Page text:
Just thought I’d share my “A” race DIY bike tune-up routine. I try to do this work the weekend prior to race weekend. That way, I can do a few shakeout rides and if I need to run to the LBS for emergency assistance I still have time.
If anyone has anything to add to this list, please do.
Remove and clean chain.
Remove and clean cassette.
Using soap, water and a brush, clean front and rear derailleurs (I admit I don’t remove the jockey wheels from my rear derailleur, just because I don’t want to mess with that before a race).
Using chain gauge, check chain for excess wear (I replace the chain at the beginning of each season and don’t think the gauge has ever indicated replacement by September).
With the chain off, give the cranks a spin to check the bottom bracket bearings. If there is clicking or stickiness, BB may need an overhaul or replacement.
Reinstall chain and cassette and lube chain.
Check shifting and adjust derailleurs if necessary.
Remove wheels and clean frame with soap and water.
Inspect frame visually for any cracks or dents.
Wheels and Tires:
Clean wheels, focus on brake track.
Check wheels for true.
Inspect wheels for cracks.
Inspect tires for wear or damage (I put on new tires and tubes on the race wheels at the beginning of each season, because I like to get a few hundred miles on them before the A race. Yes, they might be ever so slightly slower, but it’s peace of mind for me to not be messing with tires and tubes. It is way too easy to mis-install a tube such that it works itself under the bead of a tire, especially on a narrow rim, and bursts during a race. Lots of people will blame this phenomenon on hot temperatures. They are wrong.)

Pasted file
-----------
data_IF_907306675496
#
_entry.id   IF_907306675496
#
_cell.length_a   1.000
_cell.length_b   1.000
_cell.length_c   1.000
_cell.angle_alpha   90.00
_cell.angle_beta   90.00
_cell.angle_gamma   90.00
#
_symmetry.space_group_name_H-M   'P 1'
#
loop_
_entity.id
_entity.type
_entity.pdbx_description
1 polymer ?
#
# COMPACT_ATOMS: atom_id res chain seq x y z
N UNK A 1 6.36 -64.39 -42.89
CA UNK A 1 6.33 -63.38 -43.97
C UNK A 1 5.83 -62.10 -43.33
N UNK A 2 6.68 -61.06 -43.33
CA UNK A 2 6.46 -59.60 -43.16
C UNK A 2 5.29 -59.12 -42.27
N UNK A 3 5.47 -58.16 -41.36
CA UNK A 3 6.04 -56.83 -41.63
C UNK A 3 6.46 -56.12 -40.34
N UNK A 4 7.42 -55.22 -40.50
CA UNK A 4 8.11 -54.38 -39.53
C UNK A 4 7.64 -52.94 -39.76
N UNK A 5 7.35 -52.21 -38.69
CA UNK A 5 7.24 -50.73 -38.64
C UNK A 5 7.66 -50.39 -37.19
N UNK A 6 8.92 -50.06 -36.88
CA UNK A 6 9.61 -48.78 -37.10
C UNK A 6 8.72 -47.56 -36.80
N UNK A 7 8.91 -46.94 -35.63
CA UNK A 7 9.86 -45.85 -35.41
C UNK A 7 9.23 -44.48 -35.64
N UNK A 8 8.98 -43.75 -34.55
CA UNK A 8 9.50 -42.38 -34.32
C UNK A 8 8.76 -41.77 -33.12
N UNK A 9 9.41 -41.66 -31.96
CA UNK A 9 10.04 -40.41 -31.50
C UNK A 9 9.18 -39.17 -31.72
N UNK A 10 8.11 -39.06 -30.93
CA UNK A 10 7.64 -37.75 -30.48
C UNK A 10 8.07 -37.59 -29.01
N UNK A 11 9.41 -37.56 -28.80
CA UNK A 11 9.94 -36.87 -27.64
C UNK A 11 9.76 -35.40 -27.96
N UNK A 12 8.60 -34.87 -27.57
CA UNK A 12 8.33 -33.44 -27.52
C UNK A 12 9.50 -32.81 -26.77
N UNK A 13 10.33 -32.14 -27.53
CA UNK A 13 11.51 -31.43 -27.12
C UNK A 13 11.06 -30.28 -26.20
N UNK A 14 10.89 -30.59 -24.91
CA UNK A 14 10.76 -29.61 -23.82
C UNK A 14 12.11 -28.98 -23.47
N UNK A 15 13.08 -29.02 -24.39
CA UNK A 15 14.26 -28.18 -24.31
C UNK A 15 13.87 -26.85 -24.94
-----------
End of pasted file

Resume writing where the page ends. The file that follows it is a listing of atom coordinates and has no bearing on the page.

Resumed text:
Check valve stems/extenders on tubes to make sure everything inflates smoothly.
Clean calipers and check that action is smooth (Gatorade and sweat can do an number on front brake calipers over time)
Check pads for excess wear.
Check alignment of pads with race wheel and adjust if necessary.
If rain is forecast, switch pads to Kool Stop salmon. (I have aluminum rims on my race wheels. If I had carbon ones, I’d have to switch the pads every time).
Check headset action by holding bike by seatpost and making sure bars swing freely back and forth (at least as much as the cables allow). If stuck, loosen stem cap bolt slightly to see if that frees the bars. If not, remove bars and clean or overhaul headset as needed.
Check that these bolts are tightened to spec, using a torque wrench where necessary:
2. Pedal tension bolts (visual check of tension setting)
3. Bottom bracket
5. Saddle hardware
6. Derailleur mount bolts
7. Brake mounts
8. Stem bolts
9. Stem cap bolt
10. Aerobar extensions
11. Water bottle brazes
Check cleats for wear and replace if necessary.
Tighten cleat bolts.
On the shakeout rides:
Make sure all gears are shifting smoothly, both under load (while climbing) and not. Check braking; listen for any new rattles, etc.